AHS baseball: The staff of legend

Ian Kendall was doing his best to answer a television reporter's question Wednesday at North Mountain Park when Ashland High head baseball coach Don Senestraro suddenly leaped into the shot and delivered a sneak-attack head rub.

Kendall recovered, completed the interview and only minutes later was stretching with the rest of his teammates, proving once again that when it comes to pitching, the third-ranked Grizzlies are not easily fazed — not by base-runners, not by Major League scouts and not even by their deceptively quick coach.

This should come as no surprise to those who have been following the Grizzlies over the last four years. Ashland has made three straight appearances in the Class 5A state semifinals and will try to make it four in a row Friday at Thurston, thanks mostly to a pitching staff that's consistently ranked among the state's best.

This year's group is no exception.

Heading into Tuesday's playoff opener, a 3-0 Ashland win over Bend, the numbers were enough to make a leadoff batter run for cover. Team ERA: 1.68. Strikeouts per game: 9.16. Hits allowed per game: 4.9. Strikes-to-balls ratio: 1.71-to-1.

The Grizzlies' big three — Kendall, Lucas Stone and Brady Thomas — were so dominant during the regular season, in fact, that one couldn't help but doubt the quality of the batting lineups in the Southern Sky Conference. But that theory may have been debunked during the first two rounds of the playoffs, during which Ashland's fellow SSC state qualifiers, Crater and Klamath Union, went 3-0 and scored a combined 21 runs.

"I'm not surprised at all," Senestraro said. "Every time I see college coaches, I always tell them, 'You know, we play pretty good ball down here in the south.' It seems like we don't get very many guys down here playing college ball, which I think we should."

Ashland, meanwhile, continued to rack up zeroes. Kendall (six innings) and Stone (one) pitched a tag-team no-hitter against Bend, which averaged 10.4 runs per game and was coming off a 16-10 first-round thrashing of Liberty.

Ashland's recent history is filled with similar postseason conquests, usually centered around dominant pitching performances. In 2008, it was ace Sam Gaviglio who led the Grizzlies to their first and only state championship — later, he proved he was no one-season wonder by becoming the staff ace at national powerhouse Oregon State. Last season, Garrett Tygerson emerged as one of the best hurlers in the state while leading Ashland back to the final four. This year, Kendall is putting together a season that rivals even Gaviglio's great '08 campaign. Counting Tuesday's shutout, Kendall (8-2) has allowed two earned runs in 51 innings for a 0.27 ERA. He has 83 strikeouts, an average of 1.6 per inning (Gaviglio's ERA in '08 was slightly higher, 0.53, but he finished the season 12-0 and walked just 13 batters while striking out 101).

Kendall's been so impressive, Major League scouts are coming to Ashland in droves, witnessing in person a flaming fastball that's been clocked at 95 mph. Thirteen were on hand to watch Kendall blow away Eagle Point on May 13, so many that the school had to cordon off a section for the radar-toting talent evaluators behind home plate.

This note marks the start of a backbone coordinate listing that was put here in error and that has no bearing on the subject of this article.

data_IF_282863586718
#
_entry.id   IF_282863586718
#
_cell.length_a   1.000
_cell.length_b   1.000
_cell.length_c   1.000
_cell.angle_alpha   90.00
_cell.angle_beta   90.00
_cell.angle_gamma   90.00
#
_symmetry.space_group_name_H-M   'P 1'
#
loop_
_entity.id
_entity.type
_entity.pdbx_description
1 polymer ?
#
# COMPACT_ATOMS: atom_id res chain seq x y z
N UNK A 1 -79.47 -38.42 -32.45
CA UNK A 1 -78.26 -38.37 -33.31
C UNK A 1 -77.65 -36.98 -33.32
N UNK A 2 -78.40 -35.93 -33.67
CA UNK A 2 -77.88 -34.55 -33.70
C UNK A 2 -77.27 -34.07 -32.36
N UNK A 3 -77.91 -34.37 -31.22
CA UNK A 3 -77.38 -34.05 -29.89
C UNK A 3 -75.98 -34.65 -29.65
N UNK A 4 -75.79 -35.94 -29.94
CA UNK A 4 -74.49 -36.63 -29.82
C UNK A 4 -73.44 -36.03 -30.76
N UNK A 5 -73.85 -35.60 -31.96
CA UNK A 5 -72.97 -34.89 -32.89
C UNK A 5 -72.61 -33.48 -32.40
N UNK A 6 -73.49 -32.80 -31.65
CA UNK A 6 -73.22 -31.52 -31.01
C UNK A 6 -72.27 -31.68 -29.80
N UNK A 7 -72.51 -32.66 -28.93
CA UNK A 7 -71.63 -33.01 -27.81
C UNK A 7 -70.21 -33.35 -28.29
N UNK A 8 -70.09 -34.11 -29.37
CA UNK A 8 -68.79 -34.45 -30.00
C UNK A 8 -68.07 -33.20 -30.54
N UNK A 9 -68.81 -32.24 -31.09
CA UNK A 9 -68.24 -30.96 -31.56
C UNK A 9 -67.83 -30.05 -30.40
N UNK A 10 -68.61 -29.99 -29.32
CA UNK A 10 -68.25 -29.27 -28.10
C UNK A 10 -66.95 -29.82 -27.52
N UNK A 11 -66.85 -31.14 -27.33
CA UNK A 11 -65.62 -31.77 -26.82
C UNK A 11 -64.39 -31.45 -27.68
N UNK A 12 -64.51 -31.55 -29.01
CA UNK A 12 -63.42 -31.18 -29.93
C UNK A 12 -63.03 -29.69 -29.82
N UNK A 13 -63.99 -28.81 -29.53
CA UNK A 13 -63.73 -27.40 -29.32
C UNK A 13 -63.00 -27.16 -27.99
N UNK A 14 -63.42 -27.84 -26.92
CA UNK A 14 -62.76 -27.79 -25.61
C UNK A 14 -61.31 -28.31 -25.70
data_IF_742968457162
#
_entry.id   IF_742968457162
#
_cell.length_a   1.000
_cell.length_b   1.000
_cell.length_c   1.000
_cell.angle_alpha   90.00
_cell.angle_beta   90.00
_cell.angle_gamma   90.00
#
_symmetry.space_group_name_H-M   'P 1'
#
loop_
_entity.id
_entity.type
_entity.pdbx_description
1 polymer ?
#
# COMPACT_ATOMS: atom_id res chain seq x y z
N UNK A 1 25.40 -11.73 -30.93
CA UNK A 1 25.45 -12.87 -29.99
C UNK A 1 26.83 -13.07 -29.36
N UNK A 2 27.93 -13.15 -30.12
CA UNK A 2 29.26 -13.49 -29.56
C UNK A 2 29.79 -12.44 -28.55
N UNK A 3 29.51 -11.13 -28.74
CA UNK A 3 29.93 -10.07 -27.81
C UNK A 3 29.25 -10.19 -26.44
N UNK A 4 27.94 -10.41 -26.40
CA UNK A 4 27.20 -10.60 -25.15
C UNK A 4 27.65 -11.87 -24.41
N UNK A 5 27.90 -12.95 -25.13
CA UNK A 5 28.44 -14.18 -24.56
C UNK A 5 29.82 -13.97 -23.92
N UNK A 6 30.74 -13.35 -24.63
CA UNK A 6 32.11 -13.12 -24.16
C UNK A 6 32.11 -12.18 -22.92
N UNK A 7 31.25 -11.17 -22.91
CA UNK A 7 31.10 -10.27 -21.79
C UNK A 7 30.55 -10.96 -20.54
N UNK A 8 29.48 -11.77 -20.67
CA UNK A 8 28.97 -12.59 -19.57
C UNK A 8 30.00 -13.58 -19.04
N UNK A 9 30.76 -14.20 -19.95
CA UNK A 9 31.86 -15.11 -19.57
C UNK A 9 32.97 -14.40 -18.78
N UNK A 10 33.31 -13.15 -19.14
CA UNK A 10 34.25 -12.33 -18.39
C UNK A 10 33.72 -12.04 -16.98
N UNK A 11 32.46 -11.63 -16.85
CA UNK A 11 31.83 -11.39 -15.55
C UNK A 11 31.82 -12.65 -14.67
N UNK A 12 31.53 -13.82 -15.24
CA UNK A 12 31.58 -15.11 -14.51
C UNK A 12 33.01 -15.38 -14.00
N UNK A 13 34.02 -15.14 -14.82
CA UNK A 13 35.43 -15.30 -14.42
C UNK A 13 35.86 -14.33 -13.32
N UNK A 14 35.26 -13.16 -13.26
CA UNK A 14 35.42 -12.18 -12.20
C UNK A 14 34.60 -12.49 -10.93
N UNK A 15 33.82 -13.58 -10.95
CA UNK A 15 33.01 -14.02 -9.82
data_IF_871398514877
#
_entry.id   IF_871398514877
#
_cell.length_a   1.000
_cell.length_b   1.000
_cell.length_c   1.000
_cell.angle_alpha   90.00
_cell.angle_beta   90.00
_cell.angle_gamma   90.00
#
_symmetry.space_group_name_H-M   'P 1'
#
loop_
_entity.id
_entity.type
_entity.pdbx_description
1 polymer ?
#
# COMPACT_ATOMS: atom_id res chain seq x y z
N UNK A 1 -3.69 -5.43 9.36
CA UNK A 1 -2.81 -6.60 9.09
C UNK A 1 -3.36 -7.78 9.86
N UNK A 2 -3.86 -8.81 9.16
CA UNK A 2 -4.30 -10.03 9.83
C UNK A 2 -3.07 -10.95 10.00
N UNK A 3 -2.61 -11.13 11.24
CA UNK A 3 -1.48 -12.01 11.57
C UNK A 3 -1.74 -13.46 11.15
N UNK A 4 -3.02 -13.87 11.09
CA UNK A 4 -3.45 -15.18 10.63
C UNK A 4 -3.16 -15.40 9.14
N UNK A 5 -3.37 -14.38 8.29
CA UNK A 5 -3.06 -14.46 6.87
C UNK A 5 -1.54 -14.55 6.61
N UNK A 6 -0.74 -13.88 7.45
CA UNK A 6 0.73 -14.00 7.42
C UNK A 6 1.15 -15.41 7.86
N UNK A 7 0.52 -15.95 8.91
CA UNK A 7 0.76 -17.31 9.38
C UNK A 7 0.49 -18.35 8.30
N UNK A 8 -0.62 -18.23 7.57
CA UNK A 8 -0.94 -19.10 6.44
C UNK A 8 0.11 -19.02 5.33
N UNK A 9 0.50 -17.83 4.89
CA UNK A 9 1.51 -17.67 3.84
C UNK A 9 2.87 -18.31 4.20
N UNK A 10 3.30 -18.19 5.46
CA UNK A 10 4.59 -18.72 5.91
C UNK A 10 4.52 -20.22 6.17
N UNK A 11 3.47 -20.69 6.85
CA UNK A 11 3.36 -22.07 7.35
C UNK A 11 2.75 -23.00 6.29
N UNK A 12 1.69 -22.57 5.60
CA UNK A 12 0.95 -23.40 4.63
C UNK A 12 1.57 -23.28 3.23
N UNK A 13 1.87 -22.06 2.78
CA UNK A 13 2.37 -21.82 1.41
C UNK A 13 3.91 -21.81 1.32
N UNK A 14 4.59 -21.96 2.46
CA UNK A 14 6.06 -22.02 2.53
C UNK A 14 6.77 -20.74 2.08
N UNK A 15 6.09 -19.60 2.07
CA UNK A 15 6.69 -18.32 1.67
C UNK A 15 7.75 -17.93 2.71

Kendall, who has already committed to Oregon State but could decide to go pro instead after the June 7 draft, said he's doing everything he can to avoid getting distracted by the attention.

"My main goal is to win a state championship," he said, "so I try and put everybody else aside and block them out. It's hard not to (notice the scouts) when they're right behind home plate gunning me and stuff. It's just something that I really need to work on to stay focused on the game, and to not over throw."

Having at least one shut-down pitcher is essential for a deep playoff run, but depth is often the difference between the contenders and the pretenders. Here, the Grizzlies once again may have a key advantage over most of their 5A competition because the dropoff after Kendall is miniscule. Stone (7-1) has given up nine earned runs in 48 1/3 innings for a 1.28 ERA , and Thomas (6-1) has allowed 12 earned runs in 51 1/3 innings for a 1.64 ERA.

Such pitching depth seems unfair, and begs the question: how does a program the size of Ashland, a relatively small 5A school, continue to pump out ace after ace after ace?

Ask the pitchers, and they'll give much of the credit to Ashland's secret weapon, pitching coach Chuck Thacker, who's worked with all of the aforementioned Grizz greats, most since their Little League days.

Stone said hard work is also a big part of it. And good genes.

"I know that during the offseason, all the pitchers starting down in Little League put in a tremendous amount of effort," Stone said. "Chuck Thacker has been huge in that, he's been setting up a pitching clinic every winter, getting us throwing early to make sure that our arms aren't breaking down, fine-tuning our mechanics. He's been huge in helping us find our own little niche and where we're most effective.

"And also, we've been very lucky to have some great arms come through. You can't look at (Kendall) and say that's all coaching. There's definitely a lot of talent there."

Sports editor Joe Zavala can be reached at 482-3456 x224 or by e-mail at jzavala@dailytidings.com

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